- Case Report
- Open Access
Torsion of vermiform appendix with fecalith: a case report
© Wani et al; licensee BioMed Central Ltd. 2008
- Received: 29 April 2008
- Accepted: 23 June 2008
- Published: 23 June 2008
Torsion of the vermiform appendix is a rare disorder, which causes abdominal symptoms indistinguishable from acute appendicitis and is found by chance during the laparotomy.
We report a case (a 76-year-old male) suffering of torsion of the vermiform appendix with fecalith. It was twisted 540 degrees in an anti-clockwise direction. Appendectomy was done.
Appendiceal torsion may be assocated with the presence of fecalith. This case is the oldest one among the patients with appendiceal torsion reported to literature.
- Acute Appendicitis
- Rare Disorder
- Abdominal Symptom
Torsion of the vermiform appendix is a rare disorder, which causes abdominal symptoms indistinguishable from acute appendicitis. Primary and secondary torsion are recognized in the appendiceal torsion. In primary torsion, specimen examination shows secondary ischemic or necrotic change and luminal dilatation distal to the torsion site without any primary lesion. About 25 cases of primary torsion have been reported to date. Secondary torsion is much rarer and only 7 cases have been reported to date. Secondary torsion is caused by appendiceal abnormality, which includes cystadenoma, mucocele, fecalith impaction, and malformation [1–11]. Preoperative diagnosis of torsion of the appendix is sometimes difficult. Here, we report a case of appendiceal torsion with fecalith. This case (a 76-year-old male) is the oldest one among the patients with appendiceal torsion reported to date.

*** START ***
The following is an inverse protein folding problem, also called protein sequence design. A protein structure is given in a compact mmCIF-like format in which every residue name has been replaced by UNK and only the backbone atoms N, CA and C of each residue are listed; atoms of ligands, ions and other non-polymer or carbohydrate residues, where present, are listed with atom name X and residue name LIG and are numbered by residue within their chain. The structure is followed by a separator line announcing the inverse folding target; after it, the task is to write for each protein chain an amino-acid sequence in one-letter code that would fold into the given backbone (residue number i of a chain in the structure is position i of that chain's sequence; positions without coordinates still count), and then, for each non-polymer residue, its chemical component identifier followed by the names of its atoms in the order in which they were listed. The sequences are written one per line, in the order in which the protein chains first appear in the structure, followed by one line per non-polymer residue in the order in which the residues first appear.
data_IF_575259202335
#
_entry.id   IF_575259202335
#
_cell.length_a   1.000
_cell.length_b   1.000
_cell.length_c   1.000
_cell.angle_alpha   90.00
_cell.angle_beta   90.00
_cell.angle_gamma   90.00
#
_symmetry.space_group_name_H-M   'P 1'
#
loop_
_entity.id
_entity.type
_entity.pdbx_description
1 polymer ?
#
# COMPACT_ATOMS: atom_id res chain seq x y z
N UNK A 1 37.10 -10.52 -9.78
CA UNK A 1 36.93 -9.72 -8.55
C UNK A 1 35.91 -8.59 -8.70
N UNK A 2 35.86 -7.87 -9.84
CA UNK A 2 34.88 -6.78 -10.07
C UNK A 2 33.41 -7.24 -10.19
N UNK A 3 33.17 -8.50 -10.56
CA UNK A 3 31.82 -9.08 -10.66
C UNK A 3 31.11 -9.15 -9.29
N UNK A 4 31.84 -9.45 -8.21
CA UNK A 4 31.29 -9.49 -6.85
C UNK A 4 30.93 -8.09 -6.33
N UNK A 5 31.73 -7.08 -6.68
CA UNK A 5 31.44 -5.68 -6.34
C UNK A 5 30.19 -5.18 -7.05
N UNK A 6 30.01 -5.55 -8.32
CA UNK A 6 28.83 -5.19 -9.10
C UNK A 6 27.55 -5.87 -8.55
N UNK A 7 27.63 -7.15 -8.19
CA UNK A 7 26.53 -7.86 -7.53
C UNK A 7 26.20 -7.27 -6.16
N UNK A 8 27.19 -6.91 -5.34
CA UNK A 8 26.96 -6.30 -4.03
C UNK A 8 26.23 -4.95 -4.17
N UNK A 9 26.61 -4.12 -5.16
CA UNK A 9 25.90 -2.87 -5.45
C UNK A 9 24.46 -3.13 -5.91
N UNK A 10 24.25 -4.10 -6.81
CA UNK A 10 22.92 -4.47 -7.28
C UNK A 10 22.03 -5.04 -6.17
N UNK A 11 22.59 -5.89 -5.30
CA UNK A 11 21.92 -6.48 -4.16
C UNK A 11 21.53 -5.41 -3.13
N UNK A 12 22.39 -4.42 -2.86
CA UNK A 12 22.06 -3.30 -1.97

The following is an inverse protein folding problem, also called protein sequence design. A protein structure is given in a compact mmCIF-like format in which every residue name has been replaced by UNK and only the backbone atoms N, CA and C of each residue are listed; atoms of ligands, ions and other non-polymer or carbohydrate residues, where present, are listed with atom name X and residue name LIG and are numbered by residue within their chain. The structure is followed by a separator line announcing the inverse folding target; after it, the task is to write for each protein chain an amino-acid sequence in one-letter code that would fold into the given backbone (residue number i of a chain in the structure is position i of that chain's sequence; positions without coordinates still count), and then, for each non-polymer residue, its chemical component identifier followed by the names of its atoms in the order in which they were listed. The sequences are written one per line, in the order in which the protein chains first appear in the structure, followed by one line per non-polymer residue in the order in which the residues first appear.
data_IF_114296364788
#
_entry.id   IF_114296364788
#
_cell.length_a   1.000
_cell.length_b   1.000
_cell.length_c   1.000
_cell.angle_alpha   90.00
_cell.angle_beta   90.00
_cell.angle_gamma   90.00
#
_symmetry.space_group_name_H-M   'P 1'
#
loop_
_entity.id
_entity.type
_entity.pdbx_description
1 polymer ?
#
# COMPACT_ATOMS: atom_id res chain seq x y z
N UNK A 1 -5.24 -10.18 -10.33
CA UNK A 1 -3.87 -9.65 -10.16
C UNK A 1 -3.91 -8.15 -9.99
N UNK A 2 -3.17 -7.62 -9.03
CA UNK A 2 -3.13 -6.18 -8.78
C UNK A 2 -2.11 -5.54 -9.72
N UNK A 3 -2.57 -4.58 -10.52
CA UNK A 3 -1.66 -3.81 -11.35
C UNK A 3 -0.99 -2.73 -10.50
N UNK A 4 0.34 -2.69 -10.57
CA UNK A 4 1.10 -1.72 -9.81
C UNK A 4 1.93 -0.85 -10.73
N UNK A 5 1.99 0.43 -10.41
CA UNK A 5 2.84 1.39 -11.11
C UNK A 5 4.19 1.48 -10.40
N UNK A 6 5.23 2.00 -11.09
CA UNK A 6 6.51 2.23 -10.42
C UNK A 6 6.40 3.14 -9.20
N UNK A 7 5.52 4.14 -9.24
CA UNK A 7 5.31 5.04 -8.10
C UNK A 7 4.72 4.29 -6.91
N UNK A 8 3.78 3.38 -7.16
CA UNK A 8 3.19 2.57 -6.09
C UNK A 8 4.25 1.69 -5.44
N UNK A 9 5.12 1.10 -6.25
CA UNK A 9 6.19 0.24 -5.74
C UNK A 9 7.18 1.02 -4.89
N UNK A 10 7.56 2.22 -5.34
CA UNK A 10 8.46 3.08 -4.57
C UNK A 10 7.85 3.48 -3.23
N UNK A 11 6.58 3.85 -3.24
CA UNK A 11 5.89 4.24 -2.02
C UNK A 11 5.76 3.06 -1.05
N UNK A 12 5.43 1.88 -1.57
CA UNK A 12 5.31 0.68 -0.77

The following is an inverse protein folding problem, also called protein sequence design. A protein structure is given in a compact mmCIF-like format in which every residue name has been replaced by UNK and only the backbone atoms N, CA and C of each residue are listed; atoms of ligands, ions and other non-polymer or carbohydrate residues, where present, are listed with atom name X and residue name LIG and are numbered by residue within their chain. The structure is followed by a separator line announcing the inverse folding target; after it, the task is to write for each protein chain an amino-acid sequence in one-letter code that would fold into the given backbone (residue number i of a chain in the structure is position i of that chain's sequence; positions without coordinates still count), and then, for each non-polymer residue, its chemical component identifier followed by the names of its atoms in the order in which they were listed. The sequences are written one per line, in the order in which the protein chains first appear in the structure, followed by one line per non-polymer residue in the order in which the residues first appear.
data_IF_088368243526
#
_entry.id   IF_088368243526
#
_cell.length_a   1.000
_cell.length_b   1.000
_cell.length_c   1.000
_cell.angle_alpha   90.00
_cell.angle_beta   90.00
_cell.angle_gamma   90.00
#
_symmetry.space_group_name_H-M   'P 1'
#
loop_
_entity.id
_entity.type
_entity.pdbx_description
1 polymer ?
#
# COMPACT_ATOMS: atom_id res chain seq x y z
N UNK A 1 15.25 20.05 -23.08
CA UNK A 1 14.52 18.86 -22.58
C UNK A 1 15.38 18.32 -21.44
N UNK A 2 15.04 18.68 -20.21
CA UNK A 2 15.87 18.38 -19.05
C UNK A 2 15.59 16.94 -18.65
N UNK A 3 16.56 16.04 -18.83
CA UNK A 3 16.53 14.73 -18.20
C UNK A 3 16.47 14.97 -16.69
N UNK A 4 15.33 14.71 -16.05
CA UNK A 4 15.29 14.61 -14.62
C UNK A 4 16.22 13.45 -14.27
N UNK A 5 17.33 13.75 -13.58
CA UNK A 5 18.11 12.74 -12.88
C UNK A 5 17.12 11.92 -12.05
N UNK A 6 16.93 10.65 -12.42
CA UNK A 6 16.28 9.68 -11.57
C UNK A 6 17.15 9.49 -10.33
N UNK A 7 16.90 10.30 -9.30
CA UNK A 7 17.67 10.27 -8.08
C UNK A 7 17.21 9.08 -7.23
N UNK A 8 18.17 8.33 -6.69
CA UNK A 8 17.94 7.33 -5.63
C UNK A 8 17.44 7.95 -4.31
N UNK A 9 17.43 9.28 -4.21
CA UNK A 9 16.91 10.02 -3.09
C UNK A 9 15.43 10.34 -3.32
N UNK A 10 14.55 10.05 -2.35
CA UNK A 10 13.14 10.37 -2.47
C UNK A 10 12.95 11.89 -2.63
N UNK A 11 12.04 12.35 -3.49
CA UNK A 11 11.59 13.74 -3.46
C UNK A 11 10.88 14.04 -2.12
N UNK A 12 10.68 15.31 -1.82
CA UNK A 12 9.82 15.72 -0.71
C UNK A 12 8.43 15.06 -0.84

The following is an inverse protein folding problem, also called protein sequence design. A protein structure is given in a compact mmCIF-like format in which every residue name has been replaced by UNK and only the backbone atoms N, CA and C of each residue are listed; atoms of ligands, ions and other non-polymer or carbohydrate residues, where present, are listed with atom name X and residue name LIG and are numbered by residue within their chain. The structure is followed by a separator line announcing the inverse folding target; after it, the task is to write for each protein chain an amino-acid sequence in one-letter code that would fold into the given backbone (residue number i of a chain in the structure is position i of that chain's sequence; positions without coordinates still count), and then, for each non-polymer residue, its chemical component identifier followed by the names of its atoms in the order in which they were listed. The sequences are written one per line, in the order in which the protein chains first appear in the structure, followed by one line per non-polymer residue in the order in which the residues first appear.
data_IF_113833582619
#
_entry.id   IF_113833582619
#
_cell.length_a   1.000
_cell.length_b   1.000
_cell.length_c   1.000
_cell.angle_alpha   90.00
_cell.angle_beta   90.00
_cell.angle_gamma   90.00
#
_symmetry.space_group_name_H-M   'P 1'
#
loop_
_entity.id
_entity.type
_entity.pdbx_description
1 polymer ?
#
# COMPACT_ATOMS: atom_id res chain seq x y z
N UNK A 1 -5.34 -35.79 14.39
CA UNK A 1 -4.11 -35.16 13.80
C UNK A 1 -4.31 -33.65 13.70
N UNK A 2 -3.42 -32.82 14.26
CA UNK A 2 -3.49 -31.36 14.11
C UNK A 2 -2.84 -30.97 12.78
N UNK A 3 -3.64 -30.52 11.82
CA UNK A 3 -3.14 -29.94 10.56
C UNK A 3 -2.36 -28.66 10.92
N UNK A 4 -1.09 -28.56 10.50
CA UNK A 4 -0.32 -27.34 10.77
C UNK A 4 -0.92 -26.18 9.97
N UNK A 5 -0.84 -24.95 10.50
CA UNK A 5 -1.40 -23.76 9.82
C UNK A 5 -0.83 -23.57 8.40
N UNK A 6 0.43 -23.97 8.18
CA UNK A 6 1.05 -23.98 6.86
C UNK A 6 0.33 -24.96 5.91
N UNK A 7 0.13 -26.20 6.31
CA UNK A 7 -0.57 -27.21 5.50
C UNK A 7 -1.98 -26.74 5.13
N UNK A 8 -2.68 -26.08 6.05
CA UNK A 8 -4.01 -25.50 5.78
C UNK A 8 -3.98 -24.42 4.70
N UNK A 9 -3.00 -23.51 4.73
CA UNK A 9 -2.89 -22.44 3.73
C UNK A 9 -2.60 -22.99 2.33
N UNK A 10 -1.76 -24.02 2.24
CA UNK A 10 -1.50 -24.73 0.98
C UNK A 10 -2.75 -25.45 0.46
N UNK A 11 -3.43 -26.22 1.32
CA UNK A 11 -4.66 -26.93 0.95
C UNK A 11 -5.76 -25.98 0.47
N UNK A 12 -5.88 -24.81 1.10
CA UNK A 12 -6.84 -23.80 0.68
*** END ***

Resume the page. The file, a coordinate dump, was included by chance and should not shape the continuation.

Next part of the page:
In 1918, Payne et al  reported the first case of torsion of the appendix. Torsion of the appendix may occur at any age (range 3–60 years). No case of more than 60 years old has been reported. Our case was 76 years old, and, thus, was the oldest one among the patients with appendiceal torsion reported to date  Primary torsion appears to be often associated with long appendix. The appendix averages 6.5 cm (ranging from 1 to 20 cm) in length. Secondary torsion has been reported to be associated with cystadenoma, mucocele, fecalith impaction, and malformation of the appendix. The presence of fecalith has been also reported to be closely associated with acute appendicitis . Torsion of the appendix observed in this case may be, at least in part, caused by the presence of fecalith, because no other primary lesions and malformation were detected. The preoperative diagnosis of appendiceal torsion is sometimes difficult. Abdominal computed tomography (CT) examination with the contrast medium has been shown to be helpful for the preoperative diagnosis of appendiceal torsion 
Torsion of the vermiform appendix is a rare disorder, which causes abdominal symptoms indistinguishable from acute appendicitis. Our case (a 76 year-old male) was the oldest one among the patients with appendiceal torsion reported to date. In this case, the presence of fecalith may be associated with torsion of the appendix.
Written informed consent was obtained from the patient for publication of this case report and accompanying images. A copy of the written consent is available for review by the Editor-in-Chief of this journal
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